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Patent Caution: Microsoft Site a Campaign to Change Europe to Microsoft's Benefit

Smell the lobbyists and patent trolls

The affairs of Microsoft with European leaders is something that was explored here before. Using funds, favours, visits to one's house and so forth, country leaders can be used to pass specific laws or even to lobby for lock-in such as OOXML. That's the reality.



“It appears to offer some early hints about another Microsoft 'propaganda campaign' for stronger intellectual monopoly.”Apart from direct contact or subversive touch with politicians, there's lobbying (more indirect and subtle) to worry about as well. It's harder to track. All of these things are means of changing the rules until they align with a company's goal.

A new Web page has just been spotted by Digital Majority. It appears to offer some early hints about another Microsoft 'propaganda campaign' for stronger intellectual monopoly. It's part of a whole Web site dedicated to "EU SME Day". The name says very little about the fact that this revolves around Microsoft. Remember Document Freedom Day and the fake site that was erected to deceive? This one rings deja vu.

Microsoft's pressure group, ACT, is neither new to us nor is it a friend [1, 2, 3, 4, 5, 6, 7, 8], but it's already on the programme.

Fighting for Europe’s Community Patent

The European Commission is again gearing up to launch support for a community patent. Association of Comeptitive Technologies (ACT) to explore where entrepreneurs can directly communicate to policy makers why a community patent must succeeed and what it should look like.


Apart from the typos above (perhaps Microsoft's spellchecker broke, wasn't included with Windows by default because you need to purchase Office, or -- as mentioned some hours ago -- requires a patent licence to be obtained), the role of ACT mustn't be ignored. Had Microsoft approached this issue directly, it would have less credibility. So it works by proxy here, just as it did when it sent ACT to fight the EU's antitrust decision, the GPLv3, ODF, and so forth.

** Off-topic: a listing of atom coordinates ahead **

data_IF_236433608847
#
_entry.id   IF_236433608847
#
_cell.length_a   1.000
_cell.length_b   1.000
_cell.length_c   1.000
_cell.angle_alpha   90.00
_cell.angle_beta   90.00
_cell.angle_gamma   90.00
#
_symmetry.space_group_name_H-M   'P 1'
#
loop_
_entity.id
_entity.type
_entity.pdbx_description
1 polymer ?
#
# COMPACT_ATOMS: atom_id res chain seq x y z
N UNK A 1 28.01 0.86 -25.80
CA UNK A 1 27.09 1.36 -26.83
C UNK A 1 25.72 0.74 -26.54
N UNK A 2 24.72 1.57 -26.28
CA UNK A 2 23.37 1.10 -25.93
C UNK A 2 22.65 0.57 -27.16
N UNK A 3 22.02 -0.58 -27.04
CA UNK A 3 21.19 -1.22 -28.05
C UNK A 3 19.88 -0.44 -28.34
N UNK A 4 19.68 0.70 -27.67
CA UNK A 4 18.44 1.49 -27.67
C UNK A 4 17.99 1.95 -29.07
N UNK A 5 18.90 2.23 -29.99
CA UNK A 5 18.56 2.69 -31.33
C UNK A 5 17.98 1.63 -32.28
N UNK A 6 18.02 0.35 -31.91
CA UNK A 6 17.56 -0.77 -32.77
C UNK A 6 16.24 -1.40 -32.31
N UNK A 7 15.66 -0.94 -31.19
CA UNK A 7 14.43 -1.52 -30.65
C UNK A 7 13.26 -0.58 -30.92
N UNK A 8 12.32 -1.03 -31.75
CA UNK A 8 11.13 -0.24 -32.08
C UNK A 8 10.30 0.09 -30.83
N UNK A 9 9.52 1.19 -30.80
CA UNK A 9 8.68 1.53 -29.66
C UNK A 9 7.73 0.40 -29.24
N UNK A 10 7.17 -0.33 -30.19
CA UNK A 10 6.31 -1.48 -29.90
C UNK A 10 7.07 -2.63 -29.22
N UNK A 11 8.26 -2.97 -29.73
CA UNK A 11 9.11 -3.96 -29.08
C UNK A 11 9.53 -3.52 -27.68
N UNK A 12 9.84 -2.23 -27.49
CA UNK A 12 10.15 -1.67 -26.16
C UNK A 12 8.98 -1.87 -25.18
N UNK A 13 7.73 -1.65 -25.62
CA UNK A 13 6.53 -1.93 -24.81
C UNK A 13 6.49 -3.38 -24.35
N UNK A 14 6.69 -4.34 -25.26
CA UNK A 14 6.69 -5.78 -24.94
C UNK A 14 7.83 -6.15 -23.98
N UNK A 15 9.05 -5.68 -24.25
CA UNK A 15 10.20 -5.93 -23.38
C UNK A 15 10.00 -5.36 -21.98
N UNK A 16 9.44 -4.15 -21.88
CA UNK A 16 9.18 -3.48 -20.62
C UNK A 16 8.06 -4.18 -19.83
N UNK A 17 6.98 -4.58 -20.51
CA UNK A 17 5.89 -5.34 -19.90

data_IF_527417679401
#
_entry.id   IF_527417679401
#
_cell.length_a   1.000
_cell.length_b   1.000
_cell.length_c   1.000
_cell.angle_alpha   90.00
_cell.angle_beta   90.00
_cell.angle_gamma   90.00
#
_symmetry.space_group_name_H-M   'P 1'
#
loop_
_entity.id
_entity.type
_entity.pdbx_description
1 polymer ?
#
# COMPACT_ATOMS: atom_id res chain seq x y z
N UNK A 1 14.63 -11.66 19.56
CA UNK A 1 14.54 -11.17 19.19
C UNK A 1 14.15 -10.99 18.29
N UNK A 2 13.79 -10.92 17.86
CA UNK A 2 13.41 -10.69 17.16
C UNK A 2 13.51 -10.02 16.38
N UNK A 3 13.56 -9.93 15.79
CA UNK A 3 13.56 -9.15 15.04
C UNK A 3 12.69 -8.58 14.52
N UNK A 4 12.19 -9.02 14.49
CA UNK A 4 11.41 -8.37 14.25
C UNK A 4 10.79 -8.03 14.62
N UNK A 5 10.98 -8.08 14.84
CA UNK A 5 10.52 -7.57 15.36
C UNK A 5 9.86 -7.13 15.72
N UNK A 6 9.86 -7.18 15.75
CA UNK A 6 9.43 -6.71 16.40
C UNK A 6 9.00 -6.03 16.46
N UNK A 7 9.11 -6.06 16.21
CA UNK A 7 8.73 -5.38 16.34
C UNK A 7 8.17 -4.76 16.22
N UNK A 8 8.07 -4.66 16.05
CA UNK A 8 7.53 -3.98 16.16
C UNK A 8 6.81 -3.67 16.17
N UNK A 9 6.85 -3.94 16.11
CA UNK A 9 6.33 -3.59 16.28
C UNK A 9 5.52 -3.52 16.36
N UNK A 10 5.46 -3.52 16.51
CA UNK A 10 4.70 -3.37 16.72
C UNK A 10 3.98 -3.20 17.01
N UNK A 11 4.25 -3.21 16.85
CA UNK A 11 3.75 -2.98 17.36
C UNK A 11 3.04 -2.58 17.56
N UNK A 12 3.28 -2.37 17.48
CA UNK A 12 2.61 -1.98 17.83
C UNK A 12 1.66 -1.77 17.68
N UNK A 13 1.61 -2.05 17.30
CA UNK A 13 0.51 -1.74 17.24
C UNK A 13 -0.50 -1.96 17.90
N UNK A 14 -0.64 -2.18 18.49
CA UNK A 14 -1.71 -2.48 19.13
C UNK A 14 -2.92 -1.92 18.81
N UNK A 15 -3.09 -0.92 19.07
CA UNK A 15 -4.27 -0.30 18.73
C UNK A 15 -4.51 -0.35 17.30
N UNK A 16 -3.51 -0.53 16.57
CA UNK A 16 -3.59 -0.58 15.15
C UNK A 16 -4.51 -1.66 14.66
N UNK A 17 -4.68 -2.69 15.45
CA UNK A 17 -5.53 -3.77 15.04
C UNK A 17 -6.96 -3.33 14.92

The Community Patent is a prelude or a back door to software patents and there are a couple of other rants about software patents which are worth bringing up because they are new. Here is the first one [via Digital Majority], which relates to the Microsoft/Alcatel-Lucent court battles [1, 2, 3, 4].

If Alcatel-Lucent patented this interface, I suppose I should have done the same back in 1987 when I wrote a similar interface for a custom application I was contracted to design. The point is, it’s a CALENDAR! Who owns the patent (or worse, the copyright) on the Gregorian calendar, or the method in which it is used? What about the algorithm used to calculate dates, Easter, leap years, or Daylight Savings Time? It’s not that I’m a huge fan of Microsoft or an opponent of Alcatel-Lucent; I’m neither. But to see items like this make me wonder where the patent issue stops.


Here is a Tech Dirt item which cites a new book on the subject.

James Bessen and Michael Meurer, authors of an important new book on the patent system, have a great post on the problems created specifically by software patents.

[...]

Bessen and Meurer don't offer a strong recommendation on the best way to solve the problems with software patents, but they tentatively endorse a "subject matter test" -- that is, reinstating the ban on software patents -- as one part of a solution to the problem.


While the following is not related to software, it is another example of the nature of patents, which seems not to meet the original goals of the system.

Sony, Sanyo, Others Settle LED Patent Complaint



Four consumer electronics companies, including Sony and Sanyo Electric, have settled a complaint that they were infringing a patent on semiconductors related to LEDs and laser diodes used in products such as mobile phones, billboards, Blu-ray disc players and data storage devices, according to lawyers for the patent holder.


Don't permit this to seem so innocent. To put this in perspective, pay attention to the claimant and recall what we wrote previously about Miss Gertrude 'Embargo' Neumark Rothschild. 30 companies, eh? 'Innovation' never flourished so much.

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